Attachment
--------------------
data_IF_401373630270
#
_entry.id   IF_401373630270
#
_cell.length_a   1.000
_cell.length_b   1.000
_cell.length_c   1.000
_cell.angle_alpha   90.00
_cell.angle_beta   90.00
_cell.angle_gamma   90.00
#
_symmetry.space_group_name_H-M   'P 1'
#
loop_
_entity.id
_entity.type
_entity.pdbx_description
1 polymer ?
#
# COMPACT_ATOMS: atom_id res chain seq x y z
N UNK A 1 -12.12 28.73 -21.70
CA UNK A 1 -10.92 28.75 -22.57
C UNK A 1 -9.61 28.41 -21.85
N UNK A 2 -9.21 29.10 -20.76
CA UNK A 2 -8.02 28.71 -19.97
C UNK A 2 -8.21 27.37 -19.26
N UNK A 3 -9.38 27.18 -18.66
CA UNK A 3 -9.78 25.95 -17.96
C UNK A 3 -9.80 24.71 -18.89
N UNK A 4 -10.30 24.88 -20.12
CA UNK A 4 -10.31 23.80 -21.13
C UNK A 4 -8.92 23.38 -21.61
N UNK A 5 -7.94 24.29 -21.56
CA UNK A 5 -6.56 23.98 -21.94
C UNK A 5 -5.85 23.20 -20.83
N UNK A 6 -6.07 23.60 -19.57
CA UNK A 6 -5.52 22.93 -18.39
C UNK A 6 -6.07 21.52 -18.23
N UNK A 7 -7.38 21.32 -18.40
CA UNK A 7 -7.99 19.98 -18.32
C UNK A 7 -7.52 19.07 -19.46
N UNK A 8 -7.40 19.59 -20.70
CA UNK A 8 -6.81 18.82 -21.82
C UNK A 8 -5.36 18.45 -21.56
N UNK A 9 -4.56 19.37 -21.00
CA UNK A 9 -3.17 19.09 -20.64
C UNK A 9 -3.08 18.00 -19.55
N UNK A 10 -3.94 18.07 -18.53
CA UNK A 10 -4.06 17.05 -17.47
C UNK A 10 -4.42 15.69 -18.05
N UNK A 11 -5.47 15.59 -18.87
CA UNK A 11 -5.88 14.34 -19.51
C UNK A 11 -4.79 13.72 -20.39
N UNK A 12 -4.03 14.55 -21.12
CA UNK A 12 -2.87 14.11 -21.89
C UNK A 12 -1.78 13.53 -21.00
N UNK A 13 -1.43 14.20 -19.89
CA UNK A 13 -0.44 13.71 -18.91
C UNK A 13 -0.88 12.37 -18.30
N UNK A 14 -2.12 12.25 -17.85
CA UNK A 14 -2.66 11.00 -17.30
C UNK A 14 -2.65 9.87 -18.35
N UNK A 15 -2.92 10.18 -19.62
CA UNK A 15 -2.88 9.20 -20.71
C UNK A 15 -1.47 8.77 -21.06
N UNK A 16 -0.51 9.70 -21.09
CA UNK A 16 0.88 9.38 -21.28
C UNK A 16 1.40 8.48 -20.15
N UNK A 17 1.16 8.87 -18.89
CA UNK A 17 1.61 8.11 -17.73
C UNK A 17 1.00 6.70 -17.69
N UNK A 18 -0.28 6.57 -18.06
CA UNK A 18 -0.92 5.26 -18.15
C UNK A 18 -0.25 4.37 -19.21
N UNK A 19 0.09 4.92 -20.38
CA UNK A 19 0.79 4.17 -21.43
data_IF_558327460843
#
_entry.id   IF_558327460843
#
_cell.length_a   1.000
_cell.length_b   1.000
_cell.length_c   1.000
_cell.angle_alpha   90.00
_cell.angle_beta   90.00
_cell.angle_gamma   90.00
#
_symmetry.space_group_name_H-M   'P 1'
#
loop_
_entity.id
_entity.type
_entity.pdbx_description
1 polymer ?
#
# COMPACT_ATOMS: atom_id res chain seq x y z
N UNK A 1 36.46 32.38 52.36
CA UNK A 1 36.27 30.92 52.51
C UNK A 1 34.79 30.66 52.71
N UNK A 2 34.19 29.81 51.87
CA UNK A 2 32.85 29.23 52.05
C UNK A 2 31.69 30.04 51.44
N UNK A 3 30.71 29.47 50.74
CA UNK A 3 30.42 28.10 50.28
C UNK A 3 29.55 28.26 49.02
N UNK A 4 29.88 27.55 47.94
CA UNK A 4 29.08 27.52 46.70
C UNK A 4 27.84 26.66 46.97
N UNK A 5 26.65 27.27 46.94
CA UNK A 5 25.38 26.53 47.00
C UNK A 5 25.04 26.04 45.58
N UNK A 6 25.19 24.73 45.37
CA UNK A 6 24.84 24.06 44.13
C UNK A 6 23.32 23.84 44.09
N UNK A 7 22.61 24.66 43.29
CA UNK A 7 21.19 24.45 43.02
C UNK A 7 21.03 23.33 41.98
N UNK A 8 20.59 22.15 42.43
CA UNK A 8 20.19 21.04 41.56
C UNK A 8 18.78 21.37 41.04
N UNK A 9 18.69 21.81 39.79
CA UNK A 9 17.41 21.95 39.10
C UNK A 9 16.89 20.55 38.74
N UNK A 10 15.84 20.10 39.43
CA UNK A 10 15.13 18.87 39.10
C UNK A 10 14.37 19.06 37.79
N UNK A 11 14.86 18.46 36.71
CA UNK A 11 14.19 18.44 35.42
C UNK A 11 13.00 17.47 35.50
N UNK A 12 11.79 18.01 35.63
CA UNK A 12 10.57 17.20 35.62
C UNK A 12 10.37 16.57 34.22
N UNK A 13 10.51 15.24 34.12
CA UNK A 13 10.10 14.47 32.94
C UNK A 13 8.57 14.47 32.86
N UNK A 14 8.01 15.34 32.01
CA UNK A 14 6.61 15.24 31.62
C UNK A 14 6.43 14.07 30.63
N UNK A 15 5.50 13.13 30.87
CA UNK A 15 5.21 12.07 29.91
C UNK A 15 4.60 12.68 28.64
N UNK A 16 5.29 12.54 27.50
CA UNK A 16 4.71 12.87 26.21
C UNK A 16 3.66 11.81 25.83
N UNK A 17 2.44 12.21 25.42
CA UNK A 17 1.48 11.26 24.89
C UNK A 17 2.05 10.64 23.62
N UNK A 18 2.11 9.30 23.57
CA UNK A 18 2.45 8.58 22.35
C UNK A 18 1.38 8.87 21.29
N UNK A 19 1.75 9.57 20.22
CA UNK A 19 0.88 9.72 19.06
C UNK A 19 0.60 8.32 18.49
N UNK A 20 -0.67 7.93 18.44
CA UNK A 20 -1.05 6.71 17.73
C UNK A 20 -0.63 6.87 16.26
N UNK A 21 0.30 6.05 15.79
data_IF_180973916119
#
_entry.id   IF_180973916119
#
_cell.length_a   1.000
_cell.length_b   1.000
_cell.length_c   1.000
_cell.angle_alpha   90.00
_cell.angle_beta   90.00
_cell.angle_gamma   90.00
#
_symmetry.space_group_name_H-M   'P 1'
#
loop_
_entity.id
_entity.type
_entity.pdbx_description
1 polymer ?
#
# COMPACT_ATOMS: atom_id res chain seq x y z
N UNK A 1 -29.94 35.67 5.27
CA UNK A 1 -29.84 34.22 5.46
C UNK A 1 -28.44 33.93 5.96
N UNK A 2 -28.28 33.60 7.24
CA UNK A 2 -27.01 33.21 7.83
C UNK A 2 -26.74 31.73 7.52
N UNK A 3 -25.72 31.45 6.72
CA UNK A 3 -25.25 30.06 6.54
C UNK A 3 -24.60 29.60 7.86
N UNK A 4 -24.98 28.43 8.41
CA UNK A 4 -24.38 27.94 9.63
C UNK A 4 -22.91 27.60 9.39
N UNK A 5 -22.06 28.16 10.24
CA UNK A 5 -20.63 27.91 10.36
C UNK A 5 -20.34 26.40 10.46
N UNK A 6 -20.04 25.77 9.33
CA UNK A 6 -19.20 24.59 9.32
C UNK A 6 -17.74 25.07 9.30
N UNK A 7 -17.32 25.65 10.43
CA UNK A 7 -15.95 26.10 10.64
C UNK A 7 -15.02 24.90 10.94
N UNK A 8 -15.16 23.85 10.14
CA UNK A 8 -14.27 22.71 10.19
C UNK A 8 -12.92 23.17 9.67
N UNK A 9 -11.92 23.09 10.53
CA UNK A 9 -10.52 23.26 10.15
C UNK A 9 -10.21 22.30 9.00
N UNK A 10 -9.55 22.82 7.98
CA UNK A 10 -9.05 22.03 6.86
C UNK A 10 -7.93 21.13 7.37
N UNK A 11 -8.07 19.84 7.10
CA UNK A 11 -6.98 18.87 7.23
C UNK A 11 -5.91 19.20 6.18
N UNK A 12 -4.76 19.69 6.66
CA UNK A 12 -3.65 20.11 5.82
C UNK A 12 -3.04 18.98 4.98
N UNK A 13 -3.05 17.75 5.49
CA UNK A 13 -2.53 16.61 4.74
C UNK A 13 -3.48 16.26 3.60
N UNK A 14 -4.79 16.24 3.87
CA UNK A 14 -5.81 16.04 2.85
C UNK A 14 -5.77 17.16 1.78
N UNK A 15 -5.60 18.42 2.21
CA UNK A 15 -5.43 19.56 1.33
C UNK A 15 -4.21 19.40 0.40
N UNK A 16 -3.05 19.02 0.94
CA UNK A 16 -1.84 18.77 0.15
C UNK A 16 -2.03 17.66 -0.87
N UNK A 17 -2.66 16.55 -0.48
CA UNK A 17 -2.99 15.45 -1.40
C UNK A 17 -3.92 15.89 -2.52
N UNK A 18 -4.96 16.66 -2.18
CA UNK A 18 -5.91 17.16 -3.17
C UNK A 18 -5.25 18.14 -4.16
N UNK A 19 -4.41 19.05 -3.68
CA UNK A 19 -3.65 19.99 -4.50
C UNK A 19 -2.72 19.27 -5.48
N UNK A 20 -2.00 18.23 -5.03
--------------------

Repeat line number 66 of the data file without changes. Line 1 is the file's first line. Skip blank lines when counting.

N UNK A 16 -0.51 9.70 -21.09